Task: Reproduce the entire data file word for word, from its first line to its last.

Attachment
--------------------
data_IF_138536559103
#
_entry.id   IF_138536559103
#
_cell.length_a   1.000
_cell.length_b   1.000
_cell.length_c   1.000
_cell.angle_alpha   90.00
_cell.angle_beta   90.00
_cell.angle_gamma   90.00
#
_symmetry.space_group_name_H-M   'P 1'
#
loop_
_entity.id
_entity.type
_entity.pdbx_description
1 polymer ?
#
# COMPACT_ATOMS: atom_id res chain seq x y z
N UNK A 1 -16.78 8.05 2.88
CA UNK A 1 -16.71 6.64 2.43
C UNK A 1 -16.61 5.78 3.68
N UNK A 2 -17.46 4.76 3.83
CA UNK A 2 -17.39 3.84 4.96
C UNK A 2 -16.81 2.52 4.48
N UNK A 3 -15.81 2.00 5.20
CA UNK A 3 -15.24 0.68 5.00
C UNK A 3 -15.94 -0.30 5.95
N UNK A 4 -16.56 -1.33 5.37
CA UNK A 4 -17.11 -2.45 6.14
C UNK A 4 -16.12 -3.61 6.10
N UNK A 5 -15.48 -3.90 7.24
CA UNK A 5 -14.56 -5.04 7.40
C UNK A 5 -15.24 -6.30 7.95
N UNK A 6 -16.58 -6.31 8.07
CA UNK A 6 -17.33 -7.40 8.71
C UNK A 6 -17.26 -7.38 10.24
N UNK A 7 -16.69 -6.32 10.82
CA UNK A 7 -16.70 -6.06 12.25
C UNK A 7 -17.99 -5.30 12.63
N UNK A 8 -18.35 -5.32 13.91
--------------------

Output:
data_IF_138536559103
#
_entry.id   IF_138536559103
#
_cell.length_a   1.000
_cell.length_b   1.000
_cell.length_c   1.000
_cell.angle_alpha   90.00
_cell.angle_beta   90.00
_cell.angle_gamma   90.00
#
_symmetry.space_group_name_H-M   'P 1'
#
loop_
_entity.id
_entity.type
_entity.pdbx_description
1 polymer ?
#
# COMPACT_ATOMS: atom_id res chain seq x y z
N UNK A 1 -16.78 8.05 2.88
CA UNK A 1 -16.71 6.64 2.43
C UNK A 1 -16.61 5.78 3.68
N UNK A 2 -17.46 4.76 3.83
CA UNK A 2 -17.39 3.84 4.96
C UNK A 2 -16.81 2.52 4.48
N UNK A 3 -15.81 2.00 5.20
CA UNK A 3 -15.24 0.68 5.00
C UNK A 3 -15.94 -0.30 5.95
N UNK A 4 -16.56 -1.33 5.37
CA UNK A 4 -17.11 -2.45 6.14
C UNK A 4 -16.12 -3.61 6.10
N UNK A 5 -15.48 -3.90 7.24
CA UNK A 5 -14.56 -5.04 7.40
C UNK A 5 -15.24 -6.30 7.95
N UNK A 6 -16.58 -6.31 8.07
CA UNK A 6 -17.33 -7.40 8.71
C UNK A 6 -17.26 -7.38 10.24
N UNK A 7 -16.69 -6.32 10.82
CA UNK A 7 -16.70 -6.06 12.25
C UNK A 7 -17.99 -5.30 12.63
N UNK A 8 -18.35 -5.32 13.91